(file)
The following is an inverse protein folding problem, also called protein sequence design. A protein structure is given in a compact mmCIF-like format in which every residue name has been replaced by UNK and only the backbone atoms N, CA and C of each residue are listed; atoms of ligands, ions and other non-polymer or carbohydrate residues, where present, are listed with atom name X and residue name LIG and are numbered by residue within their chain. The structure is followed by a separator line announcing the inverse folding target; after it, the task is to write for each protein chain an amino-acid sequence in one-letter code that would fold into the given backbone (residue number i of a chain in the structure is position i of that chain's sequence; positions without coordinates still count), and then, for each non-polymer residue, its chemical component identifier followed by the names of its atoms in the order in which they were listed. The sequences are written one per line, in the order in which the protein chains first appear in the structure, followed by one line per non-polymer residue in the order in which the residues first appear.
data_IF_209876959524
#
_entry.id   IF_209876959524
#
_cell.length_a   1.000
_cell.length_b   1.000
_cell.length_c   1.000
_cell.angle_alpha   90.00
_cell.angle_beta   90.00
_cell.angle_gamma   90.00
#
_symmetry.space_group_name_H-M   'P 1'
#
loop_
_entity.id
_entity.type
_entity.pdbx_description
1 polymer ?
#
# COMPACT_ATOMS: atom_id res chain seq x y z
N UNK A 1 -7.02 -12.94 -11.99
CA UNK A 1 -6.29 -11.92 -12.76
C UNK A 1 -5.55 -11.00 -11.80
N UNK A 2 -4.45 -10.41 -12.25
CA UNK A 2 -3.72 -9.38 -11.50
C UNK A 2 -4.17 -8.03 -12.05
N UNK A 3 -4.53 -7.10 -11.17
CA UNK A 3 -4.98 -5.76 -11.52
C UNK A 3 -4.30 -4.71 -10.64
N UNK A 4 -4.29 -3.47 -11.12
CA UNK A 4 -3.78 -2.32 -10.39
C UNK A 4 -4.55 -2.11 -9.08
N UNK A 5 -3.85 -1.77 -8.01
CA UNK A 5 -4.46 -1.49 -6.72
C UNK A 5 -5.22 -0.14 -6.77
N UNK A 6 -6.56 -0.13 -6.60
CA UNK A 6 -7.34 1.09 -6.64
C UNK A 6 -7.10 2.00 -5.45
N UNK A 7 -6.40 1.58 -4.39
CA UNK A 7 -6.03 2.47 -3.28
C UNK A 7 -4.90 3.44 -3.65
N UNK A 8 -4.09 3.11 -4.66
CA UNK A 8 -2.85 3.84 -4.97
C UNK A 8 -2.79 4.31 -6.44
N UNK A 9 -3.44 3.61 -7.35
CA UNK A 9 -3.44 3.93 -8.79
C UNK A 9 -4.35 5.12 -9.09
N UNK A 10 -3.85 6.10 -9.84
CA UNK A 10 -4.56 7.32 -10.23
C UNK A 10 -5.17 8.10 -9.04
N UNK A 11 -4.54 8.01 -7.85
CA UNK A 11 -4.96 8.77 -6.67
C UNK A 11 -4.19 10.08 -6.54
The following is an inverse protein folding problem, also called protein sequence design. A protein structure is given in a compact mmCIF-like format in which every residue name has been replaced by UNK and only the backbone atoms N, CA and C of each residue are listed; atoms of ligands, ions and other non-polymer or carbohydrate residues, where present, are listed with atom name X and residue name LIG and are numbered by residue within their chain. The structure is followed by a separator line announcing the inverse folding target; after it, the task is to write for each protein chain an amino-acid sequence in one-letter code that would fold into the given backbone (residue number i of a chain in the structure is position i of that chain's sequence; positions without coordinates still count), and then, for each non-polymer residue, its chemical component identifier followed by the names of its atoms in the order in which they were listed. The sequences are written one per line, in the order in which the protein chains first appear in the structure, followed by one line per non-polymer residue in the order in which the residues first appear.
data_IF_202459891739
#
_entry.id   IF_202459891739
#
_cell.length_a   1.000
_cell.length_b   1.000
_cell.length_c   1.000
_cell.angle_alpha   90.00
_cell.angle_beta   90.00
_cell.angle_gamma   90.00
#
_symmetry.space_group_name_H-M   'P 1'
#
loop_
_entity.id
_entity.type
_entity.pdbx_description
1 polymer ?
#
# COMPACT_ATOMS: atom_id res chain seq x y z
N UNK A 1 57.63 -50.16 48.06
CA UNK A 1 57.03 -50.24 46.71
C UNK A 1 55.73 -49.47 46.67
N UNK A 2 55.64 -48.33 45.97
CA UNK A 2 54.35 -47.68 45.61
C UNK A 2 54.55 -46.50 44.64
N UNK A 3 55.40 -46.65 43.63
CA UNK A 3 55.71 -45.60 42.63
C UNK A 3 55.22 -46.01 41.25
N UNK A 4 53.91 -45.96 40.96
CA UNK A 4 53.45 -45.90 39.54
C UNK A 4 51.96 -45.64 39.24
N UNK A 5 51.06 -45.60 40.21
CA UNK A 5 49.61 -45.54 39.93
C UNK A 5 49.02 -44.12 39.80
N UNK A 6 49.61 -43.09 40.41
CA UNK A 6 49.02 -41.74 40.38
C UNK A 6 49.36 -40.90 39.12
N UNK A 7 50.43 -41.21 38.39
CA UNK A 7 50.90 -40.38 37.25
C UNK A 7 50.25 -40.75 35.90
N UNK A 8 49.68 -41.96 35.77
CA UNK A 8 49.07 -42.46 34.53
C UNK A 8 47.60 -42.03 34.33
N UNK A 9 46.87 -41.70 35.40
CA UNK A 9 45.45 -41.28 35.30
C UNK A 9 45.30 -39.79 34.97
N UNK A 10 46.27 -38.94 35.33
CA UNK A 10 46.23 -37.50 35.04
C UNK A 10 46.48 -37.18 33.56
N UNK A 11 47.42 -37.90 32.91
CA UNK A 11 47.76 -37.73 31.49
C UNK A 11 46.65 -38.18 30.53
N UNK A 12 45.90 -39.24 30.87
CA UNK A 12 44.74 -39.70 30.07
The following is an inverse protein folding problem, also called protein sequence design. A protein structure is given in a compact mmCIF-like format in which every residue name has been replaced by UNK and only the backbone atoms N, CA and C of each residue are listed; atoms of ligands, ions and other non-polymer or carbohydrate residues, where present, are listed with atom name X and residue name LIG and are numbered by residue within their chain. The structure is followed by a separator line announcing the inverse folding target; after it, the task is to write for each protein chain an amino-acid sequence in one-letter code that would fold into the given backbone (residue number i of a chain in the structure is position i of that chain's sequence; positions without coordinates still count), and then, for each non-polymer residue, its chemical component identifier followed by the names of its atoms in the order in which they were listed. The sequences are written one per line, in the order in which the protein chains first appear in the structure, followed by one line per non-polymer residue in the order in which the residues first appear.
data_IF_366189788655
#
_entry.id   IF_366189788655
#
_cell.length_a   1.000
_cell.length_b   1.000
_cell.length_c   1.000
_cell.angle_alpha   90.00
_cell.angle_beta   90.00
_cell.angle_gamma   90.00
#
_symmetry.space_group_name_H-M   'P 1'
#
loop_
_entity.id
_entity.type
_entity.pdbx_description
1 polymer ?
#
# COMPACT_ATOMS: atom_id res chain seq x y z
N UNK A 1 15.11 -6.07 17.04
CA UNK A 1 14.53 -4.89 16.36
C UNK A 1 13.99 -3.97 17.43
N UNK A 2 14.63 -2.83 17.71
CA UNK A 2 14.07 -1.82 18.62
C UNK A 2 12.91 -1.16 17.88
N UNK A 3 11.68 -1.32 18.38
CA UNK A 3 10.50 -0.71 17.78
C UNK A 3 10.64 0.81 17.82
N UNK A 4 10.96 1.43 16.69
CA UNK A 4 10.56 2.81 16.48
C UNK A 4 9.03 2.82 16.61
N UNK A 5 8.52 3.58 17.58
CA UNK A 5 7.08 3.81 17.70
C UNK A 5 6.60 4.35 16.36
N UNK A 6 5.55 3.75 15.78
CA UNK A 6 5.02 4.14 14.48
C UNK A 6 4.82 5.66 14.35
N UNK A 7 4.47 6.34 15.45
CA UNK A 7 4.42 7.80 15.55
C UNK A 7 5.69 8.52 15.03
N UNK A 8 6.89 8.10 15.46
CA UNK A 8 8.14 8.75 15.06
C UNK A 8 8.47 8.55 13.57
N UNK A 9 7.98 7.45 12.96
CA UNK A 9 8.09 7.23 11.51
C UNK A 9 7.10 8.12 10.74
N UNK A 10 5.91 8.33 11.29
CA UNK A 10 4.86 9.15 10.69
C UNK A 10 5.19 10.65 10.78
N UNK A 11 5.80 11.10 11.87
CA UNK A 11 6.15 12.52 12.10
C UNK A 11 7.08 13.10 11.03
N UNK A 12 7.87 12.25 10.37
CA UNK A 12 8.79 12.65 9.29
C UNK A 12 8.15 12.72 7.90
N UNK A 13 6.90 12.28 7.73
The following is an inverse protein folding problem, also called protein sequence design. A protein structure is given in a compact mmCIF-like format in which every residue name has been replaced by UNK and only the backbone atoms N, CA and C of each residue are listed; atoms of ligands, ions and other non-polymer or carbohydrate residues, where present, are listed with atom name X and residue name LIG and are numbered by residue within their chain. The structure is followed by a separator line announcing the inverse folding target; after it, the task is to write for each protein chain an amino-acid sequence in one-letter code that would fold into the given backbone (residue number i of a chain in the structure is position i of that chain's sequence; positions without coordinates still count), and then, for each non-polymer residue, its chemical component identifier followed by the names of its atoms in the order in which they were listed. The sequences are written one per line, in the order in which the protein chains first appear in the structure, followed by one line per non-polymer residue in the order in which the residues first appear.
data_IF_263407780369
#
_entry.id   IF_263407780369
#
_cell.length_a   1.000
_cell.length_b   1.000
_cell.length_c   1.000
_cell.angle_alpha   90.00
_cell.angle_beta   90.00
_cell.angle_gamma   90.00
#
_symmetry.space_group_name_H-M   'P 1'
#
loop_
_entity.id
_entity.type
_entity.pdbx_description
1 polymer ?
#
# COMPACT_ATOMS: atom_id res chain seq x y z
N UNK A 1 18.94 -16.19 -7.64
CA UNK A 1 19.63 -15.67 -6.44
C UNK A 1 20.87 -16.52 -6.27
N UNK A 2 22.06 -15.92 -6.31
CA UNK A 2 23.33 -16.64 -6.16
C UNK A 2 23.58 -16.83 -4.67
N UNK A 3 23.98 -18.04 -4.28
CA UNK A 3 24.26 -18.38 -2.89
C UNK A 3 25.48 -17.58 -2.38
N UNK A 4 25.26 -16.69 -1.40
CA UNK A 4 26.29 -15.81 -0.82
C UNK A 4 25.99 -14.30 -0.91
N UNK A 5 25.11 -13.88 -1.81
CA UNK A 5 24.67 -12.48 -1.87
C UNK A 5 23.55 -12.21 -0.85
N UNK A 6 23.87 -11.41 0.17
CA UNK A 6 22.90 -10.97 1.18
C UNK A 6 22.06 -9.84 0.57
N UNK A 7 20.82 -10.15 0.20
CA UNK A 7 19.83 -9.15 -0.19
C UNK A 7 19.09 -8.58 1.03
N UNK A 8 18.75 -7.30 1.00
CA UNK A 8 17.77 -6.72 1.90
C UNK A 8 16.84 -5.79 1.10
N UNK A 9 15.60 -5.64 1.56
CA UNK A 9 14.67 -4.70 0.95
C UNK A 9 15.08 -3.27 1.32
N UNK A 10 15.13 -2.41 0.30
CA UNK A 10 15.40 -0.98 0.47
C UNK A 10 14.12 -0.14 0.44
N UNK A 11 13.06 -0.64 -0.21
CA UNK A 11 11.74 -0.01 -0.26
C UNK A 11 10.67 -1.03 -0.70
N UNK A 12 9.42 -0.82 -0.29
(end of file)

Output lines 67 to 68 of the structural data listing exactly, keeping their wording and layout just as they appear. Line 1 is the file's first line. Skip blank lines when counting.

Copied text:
_symmetry.space_group_name_H-M   'P 1'
#